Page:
In other news, following years of decline, the California population is on the rise, ticking upward by 0.17% in 2023. Much of the growth took place in the Southern California counties.

Though 0.17% isn’t a massive influx of folks, “the main counties in Southern California have a population of around 17.6 million,” Cox said. The dense population in those counties, combined with increased port activity, means “the demand for industrial space isn’t going away any time soon,” Cox pointed out.

Rockefeller’s Camp added that the increased product arrivals on the Long Beach and Los Angeles docks, coupled with a large population, mean that Southern California tenants will need more logistics centers, warehouses and other industrial buildings.

What do the Tenants Want?

In the wild days of the 2020-2021 e-commerce boom, SoCal industrial tenants took what little space there was and were glad to have it. But the situation is now becoming a tenant’s market. And the tenants are demanding specific things.

Bob O’Neill, senior vice president, acquisitions with CapRock, explained that Inland Empire tenants serving the port—especially those taking down more than 500,000 square feet—need trailer storage and plenty of it. In the past, tenants made do with storage available in standard 185-foot truck courts, but not these days.

“When possible, additional trailer storage should be located adjacent to the warehouse in lieu of the developer constructing another smaller building,” O’Neill said. “If excess land associated with a project is not available, tenants typically require storage to be located at an off-site location as close to the distribution center as possible.”

Tenants are also looking for higher ceilings in their facilities. “Most tenants with space above 500,000 square feet prefer distribution buildings with 40-foot clear heights,” O’Neill said. This is above the previous market standard of 36-foot clearance, he added.

Bixby’s Geiger also stressed the need for building functionality, explaining the importance of clear heights, truck court depths and expanded trailer parking. “Users today are more focused on regulatory issues, supply chain resiliency and determining appropriate levels of inventory,” she added.

Another need is size – but smaller rather than larger. “Longer term, we believe smaller, regional warehouses will be in demand as users focus on their proximity to customers and work to speed up their delivery times,” Geiger observed.

Then again, some tenant needs have remained constant over the years. “They all want convenient access to freeways and major transportation corridors, with locations proximate to the ports to minimize the amount of drayage,” Camp pointed out.

Leasing, Now and the Future

The consensus on SoCal industrial leasing trends is that there’s nothing unusual going on.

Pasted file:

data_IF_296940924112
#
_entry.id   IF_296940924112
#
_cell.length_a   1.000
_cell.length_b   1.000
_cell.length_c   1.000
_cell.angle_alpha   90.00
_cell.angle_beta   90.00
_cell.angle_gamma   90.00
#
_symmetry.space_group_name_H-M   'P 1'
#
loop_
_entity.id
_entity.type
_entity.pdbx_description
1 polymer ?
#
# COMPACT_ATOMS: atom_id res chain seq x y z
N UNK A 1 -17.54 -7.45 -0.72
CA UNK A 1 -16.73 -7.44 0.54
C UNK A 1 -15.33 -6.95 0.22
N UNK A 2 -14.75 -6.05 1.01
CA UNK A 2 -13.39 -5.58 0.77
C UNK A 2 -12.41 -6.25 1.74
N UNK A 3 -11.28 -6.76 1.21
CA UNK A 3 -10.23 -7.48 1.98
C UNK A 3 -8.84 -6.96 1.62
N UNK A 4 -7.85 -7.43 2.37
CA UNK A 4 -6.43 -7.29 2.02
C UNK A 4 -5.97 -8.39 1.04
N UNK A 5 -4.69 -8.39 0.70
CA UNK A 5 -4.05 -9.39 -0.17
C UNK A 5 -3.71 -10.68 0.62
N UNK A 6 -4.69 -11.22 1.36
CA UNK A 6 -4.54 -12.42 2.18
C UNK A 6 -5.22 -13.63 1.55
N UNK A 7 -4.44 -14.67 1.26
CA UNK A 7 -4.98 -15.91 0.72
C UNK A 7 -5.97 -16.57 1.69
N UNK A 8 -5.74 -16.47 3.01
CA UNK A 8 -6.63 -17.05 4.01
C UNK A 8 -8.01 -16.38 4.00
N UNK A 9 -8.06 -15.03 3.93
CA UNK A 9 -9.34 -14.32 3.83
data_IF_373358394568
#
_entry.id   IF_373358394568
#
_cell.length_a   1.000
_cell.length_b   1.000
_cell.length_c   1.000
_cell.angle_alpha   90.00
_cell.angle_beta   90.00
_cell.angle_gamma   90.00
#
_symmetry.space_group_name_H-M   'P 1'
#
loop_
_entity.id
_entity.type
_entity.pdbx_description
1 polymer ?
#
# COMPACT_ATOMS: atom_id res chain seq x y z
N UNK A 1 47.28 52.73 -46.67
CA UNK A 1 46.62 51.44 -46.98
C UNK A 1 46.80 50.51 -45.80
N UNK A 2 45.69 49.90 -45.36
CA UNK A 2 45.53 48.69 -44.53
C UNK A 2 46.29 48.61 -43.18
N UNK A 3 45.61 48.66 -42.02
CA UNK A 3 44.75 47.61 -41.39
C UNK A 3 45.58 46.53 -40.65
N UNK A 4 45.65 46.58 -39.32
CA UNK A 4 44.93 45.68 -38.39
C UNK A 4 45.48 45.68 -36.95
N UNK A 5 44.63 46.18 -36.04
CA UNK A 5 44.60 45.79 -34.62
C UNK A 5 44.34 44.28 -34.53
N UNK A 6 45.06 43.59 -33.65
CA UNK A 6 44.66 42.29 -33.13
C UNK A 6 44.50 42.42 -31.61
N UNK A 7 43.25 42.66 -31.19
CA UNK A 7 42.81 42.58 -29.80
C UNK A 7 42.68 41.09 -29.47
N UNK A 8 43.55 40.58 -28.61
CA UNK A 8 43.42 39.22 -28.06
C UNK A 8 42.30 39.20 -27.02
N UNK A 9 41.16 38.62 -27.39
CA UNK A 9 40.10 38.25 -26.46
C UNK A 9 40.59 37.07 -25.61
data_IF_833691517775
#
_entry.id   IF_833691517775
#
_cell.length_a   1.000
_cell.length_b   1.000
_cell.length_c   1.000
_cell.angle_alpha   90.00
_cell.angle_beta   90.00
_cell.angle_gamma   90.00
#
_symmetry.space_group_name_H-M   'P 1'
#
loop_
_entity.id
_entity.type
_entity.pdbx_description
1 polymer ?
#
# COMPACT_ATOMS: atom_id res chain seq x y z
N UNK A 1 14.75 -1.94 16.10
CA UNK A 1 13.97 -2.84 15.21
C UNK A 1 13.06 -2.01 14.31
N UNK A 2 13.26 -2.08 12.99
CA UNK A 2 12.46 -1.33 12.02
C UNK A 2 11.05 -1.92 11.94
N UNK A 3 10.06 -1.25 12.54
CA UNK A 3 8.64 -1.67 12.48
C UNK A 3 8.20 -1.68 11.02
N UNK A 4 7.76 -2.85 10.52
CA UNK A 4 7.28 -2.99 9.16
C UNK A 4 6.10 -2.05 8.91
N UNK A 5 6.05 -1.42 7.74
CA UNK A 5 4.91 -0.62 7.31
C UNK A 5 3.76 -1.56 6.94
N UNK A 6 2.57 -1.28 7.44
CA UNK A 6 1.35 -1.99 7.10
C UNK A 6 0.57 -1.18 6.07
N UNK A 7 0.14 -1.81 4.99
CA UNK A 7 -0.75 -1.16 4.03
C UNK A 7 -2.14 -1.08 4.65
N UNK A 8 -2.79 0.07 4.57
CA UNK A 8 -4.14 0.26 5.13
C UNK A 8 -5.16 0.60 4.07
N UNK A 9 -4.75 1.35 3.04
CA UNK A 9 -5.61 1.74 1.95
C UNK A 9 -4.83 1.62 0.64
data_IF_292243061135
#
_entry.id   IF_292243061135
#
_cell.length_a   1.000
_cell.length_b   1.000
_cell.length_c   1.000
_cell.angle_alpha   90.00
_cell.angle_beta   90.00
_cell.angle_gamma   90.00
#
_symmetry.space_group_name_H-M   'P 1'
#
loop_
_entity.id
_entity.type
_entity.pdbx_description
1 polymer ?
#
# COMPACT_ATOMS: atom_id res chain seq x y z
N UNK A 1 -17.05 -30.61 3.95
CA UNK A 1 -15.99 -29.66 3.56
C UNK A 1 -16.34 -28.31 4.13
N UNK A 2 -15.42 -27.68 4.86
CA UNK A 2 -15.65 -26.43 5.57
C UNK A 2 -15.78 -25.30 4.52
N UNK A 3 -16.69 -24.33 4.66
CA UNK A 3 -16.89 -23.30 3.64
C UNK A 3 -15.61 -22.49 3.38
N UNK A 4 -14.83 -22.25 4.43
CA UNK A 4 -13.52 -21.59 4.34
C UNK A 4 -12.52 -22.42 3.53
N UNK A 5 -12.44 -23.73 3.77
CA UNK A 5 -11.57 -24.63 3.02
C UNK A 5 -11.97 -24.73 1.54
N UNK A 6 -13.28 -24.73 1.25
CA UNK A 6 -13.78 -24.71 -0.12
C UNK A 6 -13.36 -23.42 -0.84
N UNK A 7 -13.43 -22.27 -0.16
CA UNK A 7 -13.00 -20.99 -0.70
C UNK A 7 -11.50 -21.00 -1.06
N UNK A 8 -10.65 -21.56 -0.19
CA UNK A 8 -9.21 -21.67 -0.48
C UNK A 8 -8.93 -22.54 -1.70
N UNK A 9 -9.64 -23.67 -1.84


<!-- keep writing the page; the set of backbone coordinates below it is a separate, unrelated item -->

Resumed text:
“This is a phenomenon that always has, and always will, follow a white-hot market like the one we all enjoyed up until 2022,” said CapRock’s Arnett. Meanwhile, he added that healthy market fundamentals and barriers to entry, like land availability and long entitlement processes, tend to favor the sector.

Furthermore, though current leasing demand is softer than in previous years, “we’re seeing an increase in qualified inquiries, tours and letters of intent over the past 120 days,” commented Luke Staubitz, SIOR, executive vice president with Kidder Mathews. Staubitz anticipated that absorption rates should improve with rent reductions and increased concessions, while Camp forecasted that negative absorption should stabilize by the end of 2024. “There are very few new projects getting underway in 2024 due to lack of construction financing and JV equity capital,” Camp added. “We expect by mid to late 2025 to be a return to pre-pandemic normal absorption and lease rates.”

Meanwhile, Meyer said that extra space on the market should be leased within two to three years. Geiger agreed, adding that e-commerce growth and consumer demand for faster delivery times should further drive industrial sector growth. Optimism extends to the ultra big box end of the market as well. “Keep in mind that there are only one or two buildings over 800,000 square feet currently available in the whole of Southern California,” said Chase Watson, VP of Leasing and Marketing for CT Realty, “from the San Fernando Valley to the Mexican Border, rates and demand in the million-square-foot big box segment of the market has held up exceptionally well.”

Finally, Geiger and Lee & Associates’ Rinkov believe that the high-quality, Class A square footage coming online now is well-positioned for future absorption.

“This is an important time for tenants, landlords, investments and brokers,” Rinkov said. “While the market isn’t as transactional as it has been, it’s important for brokers to communicate where they see the trends. It’s a matter of skating to where the puck is going, not where it is right now.

SoCal Industrial by the Numbers